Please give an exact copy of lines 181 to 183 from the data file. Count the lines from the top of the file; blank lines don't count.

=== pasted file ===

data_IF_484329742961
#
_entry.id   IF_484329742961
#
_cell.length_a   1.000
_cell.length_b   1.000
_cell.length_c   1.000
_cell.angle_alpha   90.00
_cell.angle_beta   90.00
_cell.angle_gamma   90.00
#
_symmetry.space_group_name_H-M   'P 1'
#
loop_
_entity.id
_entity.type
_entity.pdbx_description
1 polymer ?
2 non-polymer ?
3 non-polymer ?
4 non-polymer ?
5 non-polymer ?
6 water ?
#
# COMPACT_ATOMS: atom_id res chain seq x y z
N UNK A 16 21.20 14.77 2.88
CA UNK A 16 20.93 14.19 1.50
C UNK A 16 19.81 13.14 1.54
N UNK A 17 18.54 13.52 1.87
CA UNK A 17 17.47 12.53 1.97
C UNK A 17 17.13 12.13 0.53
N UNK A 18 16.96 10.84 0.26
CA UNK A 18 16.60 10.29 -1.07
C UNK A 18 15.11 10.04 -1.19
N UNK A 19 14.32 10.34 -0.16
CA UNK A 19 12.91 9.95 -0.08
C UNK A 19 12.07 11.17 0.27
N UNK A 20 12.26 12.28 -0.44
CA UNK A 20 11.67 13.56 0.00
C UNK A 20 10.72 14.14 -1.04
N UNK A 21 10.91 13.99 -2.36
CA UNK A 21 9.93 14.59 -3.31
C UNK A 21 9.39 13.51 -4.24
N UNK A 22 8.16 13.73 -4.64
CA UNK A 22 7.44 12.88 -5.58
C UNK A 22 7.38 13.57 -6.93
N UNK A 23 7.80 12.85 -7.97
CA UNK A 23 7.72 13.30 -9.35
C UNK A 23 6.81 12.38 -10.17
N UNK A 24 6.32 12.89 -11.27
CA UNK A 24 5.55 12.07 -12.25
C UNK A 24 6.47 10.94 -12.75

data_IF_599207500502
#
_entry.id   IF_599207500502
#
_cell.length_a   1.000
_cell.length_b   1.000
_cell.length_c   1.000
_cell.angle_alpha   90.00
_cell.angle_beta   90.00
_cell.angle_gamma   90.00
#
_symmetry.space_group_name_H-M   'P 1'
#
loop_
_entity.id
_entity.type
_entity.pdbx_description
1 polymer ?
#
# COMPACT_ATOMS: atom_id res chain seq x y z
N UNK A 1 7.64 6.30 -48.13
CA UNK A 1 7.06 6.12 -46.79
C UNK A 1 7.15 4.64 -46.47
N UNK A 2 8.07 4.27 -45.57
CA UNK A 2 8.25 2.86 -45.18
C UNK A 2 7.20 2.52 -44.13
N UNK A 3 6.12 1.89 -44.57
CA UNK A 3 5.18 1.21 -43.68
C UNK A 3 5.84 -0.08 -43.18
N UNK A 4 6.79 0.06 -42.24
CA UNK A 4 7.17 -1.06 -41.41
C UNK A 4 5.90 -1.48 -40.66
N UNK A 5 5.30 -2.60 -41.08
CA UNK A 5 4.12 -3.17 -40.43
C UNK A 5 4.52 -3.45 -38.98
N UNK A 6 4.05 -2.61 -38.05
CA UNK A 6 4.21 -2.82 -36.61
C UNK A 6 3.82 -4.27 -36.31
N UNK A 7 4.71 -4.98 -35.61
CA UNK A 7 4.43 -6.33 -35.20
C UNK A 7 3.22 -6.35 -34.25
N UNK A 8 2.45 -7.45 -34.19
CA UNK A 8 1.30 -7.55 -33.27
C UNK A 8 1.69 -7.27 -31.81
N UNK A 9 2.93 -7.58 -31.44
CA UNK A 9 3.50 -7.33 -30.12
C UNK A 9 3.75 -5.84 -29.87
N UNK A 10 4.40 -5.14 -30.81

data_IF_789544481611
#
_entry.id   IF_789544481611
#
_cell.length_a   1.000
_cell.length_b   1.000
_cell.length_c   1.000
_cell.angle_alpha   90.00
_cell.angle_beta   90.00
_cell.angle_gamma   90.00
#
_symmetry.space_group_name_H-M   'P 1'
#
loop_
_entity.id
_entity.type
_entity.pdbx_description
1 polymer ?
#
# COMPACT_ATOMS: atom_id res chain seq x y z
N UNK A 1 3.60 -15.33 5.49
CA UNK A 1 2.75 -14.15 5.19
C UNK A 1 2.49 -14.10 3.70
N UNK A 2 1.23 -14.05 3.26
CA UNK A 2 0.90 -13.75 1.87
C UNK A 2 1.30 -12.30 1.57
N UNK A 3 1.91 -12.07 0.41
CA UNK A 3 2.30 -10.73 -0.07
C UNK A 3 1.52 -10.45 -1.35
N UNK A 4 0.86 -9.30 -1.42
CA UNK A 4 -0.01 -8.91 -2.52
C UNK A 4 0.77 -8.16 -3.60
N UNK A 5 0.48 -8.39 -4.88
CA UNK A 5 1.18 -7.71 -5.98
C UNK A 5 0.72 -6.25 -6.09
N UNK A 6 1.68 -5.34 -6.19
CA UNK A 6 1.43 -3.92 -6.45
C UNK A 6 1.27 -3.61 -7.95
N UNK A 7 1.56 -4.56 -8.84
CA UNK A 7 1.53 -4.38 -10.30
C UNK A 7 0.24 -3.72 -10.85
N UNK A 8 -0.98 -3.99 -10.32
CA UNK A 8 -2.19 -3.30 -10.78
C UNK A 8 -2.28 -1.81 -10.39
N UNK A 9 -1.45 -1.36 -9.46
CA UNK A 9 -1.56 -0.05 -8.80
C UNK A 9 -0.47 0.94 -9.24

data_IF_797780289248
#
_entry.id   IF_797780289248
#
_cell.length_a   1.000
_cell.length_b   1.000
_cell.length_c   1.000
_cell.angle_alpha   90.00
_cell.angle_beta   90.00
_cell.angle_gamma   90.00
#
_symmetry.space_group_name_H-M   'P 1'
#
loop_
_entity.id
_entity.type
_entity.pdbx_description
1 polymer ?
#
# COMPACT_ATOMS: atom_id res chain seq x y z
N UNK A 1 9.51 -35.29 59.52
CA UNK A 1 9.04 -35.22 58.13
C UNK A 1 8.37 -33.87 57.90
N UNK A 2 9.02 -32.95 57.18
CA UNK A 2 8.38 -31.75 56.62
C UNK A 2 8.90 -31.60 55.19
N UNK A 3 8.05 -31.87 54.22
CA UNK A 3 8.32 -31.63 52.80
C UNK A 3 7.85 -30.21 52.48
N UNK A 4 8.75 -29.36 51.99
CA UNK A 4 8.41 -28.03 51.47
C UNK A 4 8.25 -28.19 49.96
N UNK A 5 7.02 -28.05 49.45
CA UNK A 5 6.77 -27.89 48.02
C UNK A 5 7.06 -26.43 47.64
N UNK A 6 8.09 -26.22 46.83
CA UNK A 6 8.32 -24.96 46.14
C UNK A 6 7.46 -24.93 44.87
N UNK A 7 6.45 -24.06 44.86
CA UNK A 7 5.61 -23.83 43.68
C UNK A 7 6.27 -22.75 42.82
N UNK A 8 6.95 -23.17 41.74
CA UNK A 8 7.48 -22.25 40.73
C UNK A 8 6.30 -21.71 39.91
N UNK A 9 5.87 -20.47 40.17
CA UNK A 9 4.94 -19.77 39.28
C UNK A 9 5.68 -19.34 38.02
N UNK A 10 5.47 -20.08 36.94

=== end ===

CA UNK A 5 6.77 -27.89 48.02
C UNK A 5 7.06 -26.43 47.64
N UNK A 6 8.09 -26.22 46.83